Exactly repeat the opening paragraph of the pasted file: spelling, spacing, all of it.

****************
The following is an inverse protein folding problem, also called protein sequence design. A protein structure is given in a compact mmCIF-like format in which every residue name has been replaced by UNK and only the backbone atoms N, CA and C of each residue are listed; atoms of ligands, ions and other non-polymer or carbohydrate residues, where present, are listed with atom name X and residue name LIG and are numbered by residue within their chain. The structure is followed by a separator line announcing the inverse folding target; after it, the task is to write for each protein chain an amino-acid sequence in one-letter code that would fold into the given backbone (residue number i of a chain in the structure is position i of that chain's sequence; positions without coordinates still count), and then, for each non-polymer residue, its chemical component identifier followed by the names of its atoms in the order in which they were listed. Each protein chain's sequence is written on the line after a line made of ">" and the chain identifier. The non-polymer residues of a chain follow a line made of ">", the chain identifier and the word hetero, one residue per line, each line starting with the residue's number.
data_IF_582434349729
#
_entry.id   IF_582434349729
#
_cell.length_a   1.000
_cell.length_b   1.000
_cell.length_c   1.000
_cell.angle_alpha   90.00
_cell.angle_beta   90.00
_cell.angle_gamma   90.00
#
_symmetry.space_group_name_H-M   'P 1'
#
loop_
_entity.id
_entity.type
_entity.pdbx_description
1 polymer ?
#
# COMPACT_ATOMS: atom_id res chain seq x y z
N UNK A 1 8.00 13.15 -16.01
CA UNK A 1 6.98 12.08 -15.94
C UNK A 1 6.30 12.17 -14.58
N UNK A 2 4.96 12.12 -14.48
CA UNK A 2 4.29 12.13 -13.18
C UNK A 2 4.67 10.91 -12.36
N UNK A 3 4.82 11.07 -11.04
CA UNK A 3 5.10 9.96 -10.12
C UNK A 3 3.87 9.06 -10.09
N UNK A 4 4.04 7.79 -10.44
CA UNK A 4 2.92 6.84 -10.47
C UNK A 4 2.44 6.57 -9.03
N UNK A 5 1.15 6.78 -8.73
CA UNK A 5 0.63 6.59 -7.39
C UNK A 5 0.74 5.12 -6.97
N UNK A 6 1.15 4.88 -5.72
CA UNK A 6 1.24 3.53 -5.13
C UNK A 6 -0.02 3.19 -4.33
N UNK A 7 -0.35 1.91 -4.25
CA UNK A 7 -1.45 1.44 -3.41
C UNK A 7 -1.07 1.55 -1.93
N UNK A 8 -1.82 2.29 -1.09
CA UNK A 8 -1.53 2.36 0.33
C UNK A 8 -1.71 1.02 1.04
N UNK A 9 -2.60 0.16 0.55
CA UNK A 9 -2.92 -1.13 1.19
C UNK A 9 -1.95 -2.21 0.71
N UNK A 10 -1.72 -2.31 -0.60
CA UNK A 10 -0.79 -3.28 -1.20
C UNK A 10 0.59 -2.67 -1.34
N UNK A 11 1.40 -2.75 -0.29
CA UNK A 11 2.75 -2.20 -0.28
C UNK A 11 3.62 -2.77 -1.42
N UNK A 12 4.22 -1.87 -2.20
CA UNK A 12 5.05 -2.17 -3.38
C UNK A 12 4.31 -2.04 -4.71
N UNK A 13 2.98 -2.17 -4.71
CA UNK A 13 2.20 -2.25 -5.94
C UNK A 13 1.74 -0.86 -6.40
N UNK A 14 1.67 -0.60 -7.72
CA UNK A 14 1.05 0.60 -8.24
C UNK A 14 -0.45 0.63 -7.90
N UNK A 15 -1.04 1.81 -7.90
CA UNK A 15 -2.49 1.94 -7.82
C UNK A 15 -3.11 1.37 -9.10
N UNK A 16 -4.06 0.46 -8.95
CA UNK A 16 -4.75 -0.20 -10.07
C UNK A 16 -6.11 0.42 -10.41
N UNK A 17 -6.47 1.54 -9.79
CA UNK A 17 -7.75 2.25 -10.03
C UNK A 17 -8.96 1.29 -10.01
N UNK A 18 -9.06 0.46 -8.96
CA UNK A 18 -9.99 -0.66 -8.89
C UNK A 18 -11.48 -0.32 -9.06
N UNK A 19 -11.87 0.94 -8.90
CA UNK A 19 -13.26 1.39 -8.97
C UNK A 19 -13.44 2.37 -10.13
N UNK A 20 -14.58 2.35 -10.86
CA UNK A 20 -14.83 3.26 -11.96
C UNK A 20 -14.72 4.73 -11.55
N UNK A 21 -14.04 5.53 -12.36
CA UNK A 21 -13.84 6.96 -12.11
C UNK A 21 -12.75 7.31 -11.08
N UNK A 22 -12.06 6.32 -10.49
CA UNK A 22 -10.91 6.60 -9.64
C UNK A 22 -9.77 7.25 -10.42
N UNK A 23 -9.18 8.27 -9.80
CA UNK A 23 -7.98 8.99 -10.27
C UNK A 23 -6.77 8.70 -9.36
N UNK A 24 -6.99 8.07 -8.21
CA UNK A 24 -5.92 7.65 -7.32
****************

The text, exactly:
The following is an inverse protein folding problem, also called protein sequence design. A protein structure is given in a compact mmCIF-like format in which every residue name has been replaced by UNK and only the backbone atoms N, CA and C of each residue are listed; atoms of ligands, ions and other non-polymer or carbohydrate residues, where present, are listed with atom name X and residue name LIG and are numbered by residue within their chain. The structure is followed by a separator line announcing the inverse folding target; after it, the task is to write for each protein chain an amino-acid sequence in one-letter code that would fold into the given backbone (residue number i of a chain in the structure is position i of that chain's sequence; positions without coordinates still count), and then, for each non-polymer residue, its chemical component identifier followed by the names of its atoms in the order in which they were listed. Each protein chain's sequence is written on the line after a line made of ">" and the chain identifier. The non-polymer residues of a chain follow a line made of ">", the chain identifier and the word hetero, one residue per line, each line starting with the residue's number.